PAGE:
North West Mounted Police

Fort Livingstone was more commonly referred to as the "Swan River Barracks".

Fort Pelly/Swan River Barracks

 Colonel French was appalled when he arrived at the Swan River Barracks near Fort Pelly in late October. The government had decided that headquarters should be established at Swan River instead of Fort Ellice and the change in plans meant that construction did not start until September. When the force arrived, the buildings were only partially finished. The Commissioner left a small detachment under Inspector Carvell, and pushed onward with the rest of the men.

Not only were the buildings inadequate, the detachment was situated on a wind-swept hill covered in huge boulders. Some of the men were assigned to breaking the rocks and clearing a space for buidings and parade ground while others were sent off to find and cut hay for the horses and oxen. The men spent a cold winter with snow blowing into the buildings through large cracks between the green logs. Most of the horses and oxen died from their efforts of the previous summer and the poor winter feed. When spring returned, the men found that their post had been established on a hibernaculum - snakes, awoken from their winter hibernation, were everywhere!

The men had arrived at the new barracks with their uniforms in tatters and dressed in whatever clothing they could purchase along the way. Fred Bagley summed up the new uniform: "The uniform of Trumpeter Fred A. Bagley, of the North West Mounted Police Force consists, at the present time, of rough red shirt, moleskin trousers (barndoor), brogan shoes, and long stockings, topped off by a disreputable helmet, all miles too big for him. Ichabod. The glory has departed."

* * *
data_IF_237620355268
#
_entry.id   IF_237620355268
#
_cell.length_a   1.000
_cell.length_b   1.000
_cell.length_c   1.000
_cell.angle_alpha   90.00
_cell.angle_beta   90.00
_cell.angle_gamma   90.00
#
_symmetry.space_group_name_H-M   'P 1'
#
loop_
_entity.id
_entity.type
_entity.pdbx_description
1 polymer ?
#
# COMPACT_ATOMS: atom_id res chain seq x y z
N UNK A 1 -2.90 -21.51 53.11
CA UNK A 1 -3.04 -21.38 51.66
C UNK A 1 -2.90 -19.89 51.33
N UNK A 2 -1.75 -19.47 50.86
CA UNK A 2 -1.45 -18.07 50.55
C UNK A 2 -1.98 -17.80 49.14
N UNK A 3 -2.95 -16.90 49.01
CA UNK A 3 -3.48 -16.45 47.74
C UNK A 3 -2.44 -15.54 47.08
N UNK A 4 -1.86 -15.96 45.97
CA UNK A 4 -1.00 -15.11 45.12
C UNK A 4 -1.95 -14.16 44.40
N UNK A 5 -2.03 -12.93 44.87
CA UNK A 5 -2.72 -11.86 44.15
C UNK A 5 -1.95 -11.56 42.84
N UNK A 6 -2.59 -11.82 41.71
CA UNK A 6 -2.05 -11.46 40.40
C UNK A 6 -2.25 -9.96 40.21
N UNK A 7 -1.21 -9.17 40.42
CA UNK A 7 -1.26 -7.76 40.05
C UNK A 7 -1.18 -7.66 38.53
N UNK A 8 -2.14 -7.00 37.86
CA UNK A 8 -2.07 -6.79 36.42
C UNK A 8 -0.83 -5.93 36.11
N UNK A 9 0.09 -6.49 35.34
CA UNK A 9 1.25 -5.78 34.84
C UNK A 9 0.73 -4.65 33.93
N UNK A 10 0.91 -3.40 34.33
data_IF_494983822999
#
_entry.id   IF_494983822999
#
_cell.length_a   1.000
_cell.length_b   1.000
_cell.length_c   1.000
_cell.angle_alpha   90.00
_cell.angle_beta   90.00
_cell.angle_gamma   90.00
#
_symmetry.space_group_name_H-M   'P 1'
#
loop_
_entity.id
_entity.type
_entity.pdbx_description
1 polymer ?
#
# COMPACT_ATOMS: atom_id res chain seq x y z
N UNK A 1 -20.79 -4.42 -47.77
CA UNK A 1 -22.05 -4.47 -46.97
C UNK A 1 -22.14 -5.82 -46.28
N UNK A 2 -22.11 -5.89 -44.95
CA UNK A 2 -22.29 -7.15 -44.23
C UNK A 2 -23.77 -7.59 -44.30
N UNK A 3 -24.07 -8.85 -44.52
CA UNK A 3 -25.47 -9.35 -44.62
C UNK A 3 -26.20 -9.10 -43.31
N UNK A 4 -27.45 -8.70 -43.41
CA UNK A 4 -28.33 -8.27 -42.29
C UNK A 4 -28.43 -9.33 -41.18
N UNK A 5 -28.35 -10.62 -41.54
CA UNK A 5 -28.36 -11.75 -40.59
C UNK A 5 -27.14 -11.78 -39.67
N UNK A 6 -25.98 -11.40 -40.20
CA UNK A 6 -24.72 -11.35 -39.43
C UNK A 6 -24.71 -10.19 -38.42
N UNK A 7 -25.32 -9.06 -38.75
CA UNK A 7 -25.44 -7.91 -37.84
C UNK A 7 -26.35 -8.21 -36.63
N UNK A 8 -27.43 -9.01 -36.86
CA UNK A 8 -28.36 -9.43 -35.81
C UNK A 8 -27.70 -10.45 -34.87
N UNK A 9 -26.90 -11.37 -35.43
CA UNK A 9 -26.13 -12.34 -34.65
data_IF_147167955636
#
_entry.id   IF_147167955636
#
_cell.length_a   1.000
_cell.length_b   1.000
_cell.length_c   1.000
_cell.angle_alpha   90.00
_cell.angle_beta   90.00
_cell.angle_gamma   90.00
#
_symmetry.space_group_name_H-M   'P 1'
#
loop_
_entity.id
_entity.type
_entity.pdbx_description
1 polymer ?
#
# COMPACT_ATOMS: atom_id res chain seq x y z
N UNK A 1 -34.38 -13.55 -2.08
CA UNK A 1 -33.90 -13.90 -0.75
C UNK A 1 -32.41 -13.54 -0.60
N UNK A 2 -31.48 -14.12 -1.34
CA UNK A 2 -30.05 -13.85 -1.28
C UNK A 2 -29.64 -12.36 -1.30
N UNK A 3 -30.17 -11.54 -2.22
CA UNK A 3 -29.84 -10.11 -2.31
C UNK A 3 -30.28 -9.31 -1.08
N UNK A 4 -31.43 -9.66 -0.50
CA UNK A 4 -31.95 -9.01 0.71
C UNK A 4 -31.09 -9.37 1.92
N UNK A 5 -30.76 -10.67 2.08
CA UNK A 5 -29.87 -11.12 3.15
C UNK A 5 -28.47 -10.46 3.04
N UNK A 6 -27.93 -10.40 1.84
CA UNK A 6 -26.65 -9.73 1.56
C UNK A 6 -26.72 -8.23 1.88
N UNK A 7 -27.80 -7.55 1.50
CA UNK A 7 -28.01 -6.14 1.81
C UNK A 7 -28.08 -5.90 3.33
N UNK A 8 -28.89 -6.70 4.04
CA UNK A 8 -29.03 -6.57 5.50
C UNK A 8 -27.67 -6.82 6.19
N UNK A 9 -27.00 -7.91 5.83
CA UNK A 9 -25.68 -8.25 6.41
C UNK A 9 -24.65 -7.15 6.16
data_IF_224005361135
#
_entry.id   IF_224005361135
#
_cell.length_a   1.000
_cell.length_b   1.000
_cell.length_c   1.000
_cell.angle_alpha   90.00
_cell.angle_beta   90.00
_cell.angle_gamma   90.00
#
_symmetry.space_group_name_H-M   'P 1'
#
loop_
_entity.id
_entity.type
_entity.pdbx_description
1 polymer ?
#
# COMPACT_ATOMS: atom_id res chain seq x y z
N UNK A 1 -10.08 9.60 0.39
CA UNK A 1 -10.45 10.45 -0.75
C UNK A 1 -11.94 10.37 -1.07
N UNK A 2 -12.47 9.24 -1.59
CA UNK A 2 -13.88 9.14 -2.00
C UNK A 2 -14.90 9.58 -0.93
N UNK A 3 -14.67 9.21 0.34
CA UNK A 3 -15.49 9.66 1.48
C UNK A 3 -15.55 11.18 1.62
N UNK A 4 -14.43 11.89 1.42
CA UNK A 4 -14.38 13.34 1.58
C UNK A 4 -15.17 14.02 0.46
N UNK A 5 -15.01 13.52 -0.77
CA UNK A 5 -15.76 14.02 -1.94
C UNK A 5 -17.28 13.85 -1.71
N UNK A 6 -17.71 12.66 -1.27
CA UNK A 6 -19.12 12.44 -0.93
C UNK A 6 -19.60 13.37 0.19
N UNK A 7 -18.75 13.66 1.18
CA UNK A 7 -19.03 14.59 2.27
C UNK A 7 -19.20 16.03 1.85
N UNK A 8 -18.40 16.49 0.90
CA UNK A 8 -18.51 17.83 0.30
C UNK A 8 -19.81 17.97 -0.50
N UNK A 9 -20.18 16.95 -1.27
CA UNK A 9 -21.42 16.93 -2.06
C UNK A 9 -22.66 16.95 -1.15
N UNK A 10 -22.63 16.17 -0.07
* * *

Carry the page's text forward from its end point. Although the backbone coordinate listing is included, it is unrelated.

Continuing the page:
The glory had departed even further by the following summer when Commissioner French returned to inspect the men. "July 7, 1875 - General parade of "E" Troop for inspection by Colonel French. The Troop, for this important parade, donned their best 'Undress' which consisted largely of deerskin jackets and trousers, all profusely fringed; large fox fur caps with the tails hanging down the backs of the men wearing them, with here and there throught the ranks a remnant of scarlet showing.

"Colonel French rides to the parade ground, and accosts one who appears to be the chief bandit, and indicating the 'E" Troop ragamuffins, enquires: 'What is this, Captain Carvell?', and is answered with: 'My troop, Sir, paraded for inspection by you as per orders.' One fierce look, and a hasty 'Good God' from the Colonel, and then turning about and spurring his thoroughbred mare he is off like a shot." Swan Barracks remained headquarters until 1876. In spite of being on the proposed railway and telegraph route, the post was too distant from the rest of the posts and the core of the action.


http://www.museevirtuel.ca/Exhibitions/Police/eng_html/4.2_historyofmajor_pelly.html

© Rick Kurtz 2011